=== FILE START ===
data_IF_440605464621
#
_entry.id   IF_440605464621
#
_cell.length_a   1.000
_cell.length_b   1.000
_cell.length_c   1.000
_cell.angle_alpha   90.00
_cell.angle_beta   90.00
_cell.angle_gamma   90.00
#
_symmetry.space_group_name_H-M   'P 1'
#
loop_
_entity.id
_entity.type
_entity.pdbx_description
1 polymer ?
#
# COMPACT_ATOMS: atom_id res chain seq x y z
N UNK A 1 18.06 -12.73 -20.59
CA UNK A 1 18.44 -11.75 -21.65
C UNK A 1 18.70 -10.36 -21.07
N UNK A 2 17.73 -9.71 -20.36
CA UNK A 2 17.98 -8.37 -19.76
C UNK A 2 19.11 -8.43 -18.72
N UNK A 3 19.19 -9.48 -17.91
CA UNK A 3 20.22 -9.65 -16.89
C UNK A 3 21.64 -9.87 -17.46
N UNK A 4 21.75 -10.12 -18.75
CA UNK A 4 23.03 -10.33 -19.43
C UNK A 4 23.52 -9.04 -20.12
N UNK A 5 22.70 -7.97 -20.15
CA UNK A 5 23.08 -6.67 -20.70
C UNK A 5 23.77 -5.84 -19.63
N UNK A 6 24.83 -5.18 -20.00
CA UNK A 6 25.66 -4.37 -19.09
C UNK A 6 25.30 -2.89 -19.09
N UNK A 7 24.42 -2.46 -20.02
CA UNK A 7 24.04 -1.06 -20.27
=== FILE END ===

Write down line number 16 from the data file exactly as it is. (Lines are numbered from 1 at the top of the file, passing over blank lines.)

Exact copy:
_entity.type